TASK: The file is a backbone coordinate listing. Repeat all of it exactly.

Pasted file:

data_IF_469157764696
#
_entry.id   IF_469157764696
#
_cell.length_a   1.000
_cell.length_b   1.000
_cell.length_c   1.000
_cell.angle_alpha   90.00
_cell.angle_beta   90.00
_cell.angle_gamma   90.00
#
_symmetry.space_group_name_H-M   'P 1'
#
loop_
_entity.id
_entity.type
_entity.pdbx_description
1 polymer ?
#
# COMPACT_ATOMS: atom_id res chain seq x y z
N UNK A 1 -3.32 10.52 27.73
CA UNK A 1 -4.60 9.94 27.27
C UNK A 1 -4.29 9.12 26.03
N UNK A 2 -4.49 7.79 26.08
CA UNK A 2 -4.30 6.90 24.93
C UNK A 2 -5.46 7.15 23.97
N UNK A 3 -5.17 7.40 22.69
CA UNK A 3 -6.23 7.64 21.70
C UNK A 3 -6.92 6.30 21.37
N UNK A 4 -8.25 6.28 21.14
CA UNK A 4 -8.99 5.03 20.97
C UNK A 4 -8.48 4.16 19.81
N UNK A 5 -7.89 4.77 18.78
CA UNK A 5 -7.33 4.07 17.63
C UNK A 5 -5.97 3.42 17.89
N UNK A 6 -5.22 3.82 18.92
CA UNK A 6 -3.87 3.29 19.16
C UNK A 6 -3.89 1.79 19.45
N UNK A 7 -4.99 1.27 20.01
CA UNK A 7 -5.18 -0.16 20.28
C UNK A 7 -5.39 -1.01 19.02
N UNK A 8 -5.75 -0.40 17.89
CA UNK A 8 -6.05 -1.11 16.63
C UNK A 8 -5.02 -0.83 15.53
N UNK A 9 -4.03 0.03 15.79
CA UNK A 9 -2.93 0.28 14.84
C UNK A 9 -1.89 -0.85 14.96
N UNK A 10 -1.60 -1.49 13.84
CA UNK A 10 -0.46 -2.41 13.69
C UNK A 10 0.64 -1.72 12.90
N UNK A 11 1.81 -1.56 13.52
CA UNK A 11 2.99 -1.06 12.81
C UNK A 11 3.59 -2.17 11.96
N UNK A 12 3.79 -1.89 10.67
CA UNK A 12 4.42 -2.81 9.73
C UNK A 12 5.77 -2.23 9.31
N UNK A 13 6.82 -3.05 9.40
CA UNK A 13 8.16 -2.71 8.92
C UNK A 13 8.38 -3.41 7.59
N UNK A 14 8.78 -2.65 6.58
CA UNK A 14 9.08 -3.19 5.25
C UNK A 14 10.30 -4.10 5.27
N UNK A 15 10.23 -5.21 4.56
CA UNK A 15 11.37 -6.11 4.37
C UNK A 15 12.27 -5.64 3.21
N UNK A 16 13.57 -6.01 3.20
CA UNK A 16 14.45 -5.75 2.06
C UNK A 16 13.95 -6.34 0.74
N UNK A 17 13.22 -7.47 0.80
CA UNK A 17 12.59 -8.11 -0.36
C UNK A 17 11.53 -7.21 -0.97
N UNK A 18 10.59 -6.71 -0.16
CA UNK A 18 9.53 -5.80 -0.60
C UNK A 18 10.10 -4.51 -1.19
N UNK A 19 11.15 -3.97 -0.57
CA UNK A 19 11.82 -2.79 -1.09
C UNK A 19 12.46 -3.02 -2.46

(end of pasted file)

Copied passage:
data_IF_469157764696
#
_entry.id   IF_469157764696
#
_cell.length_a   1.000
_cell.length_b   1.000
_cell.length_c   1.000
_cell.angle_alpha   90.00
_cell.angle_beta   90.00
_cell.angle_gamma   90.00
#
_symmetry.space_group_name_H-M   'P 1'
#
loop_
_entity.id
_entity.type
_entity.pdbx_description
1 polymer ?
#
# COMPACT_ATOMS: atom_id res chain seq x y z
N UNK A 1 -3.32 10.52 27.73
CA UNK A 1 -4.60 9.94 27.27
C UNK A 1 -4.29 9.12 26.03
N UNK A 2 -4.49 7.79 26.08
CA UNK A 2 -4.30 6.90 24.93
C UNK A 2 -5.46 7.15 23.97
N UNK A 3 -5.17 7.40 22.69
CA UNK A 3 -6.23 7.64 21.70
C UNK A 3 -6.92 6.30 21.37
N UNK A 4 -8.25 6.28 21.14
CA UNK A 4 -8.99 5.03 20.97
C UNK A 4 -8.48 4.16 19.81
N UNK A 5 -7.89 4.77 18.78
CA UNK A 5 -7.33 4.07 17.63
C UNK A 5 -5.97 3.42 17.89
N UNK A 6 -5.22 3.82 18.92
CA UNK A 6 -3.87 3.29 19.16
C UNK A 6 -3.89 1.79 19.45
N UNK A 7 -4.99 1.27 20.01
CA UNK A 7 -5.18 -0.16 20.28
C UNK A 7 -5.39 -1.01 19.02
N UNK A 8 -5.75 -0.40 17.89
CA UNK A 8 -6.05 -1.11 16.63
C UNK A 8 -5.02 -0.83 15.53
N UNK A 9 -4.03 0.03 15.79
CA UNK A 9 -2.93 0.28 14.84
C UNK A 9 -1.89 -0.85 14.96
N UNK A 10 -1.60 -1.49 13.84
CA UNK A 10 -0.46 -2.41 13.69
C UNK A 10 0.64 -1.72 12.90
N UNK A 11 1.81 -1.56 13.52
CA UNK A 11 2.99 -1.06 12.81
C UNK A 11 3.59 -2.17 11.96
N UNK A 12 3.79 -1.89 10.67
CA UNK A 12 4.42 -2.81 9.73
C UNK A 12 5.77 -2.23 9.31
N UNK A 13 6.82 -3.05 9.40
CA UNK A 13 8.16 -2.71 8.92
C UNK A 13 8.38 -3.41 7.59
N UNK A 14 8.78 -2.65 6.58
CA UNK A 14 9.08 -3.19 5.25
C UNK A 14 10.30 -4.10 5.27
N UNK A 15 10.23 -5.21 4.56
CA UNK A 15 11.37 -6.11 4.37
C UNK A 15 12.27 -5.64 3.21
N UNK A 16 13.57 -6.01 3.20
CA UNK A 16 14.45 -5.75 2.06
C UNK A 16 13.95 -6.34 0.74
N UNK A 17 13.22 -7.47 0.80
CA UNK A 17 12.59 -8.11 -0.36
C UNK A 17 11.53 -7.21 -0.97
N UNK A 18 10.59 -6.71 -0.16
CA UNK A 18 9.53 -5.80 -0.60
C UNK A 18 10.10 -4.51 -1.19
N UNK A 19 11.15 -3.97 -0.57
CA UNK A 19 11.82 -2.79 -1.09
C UNK A 19 12.46 -3.02 -2.46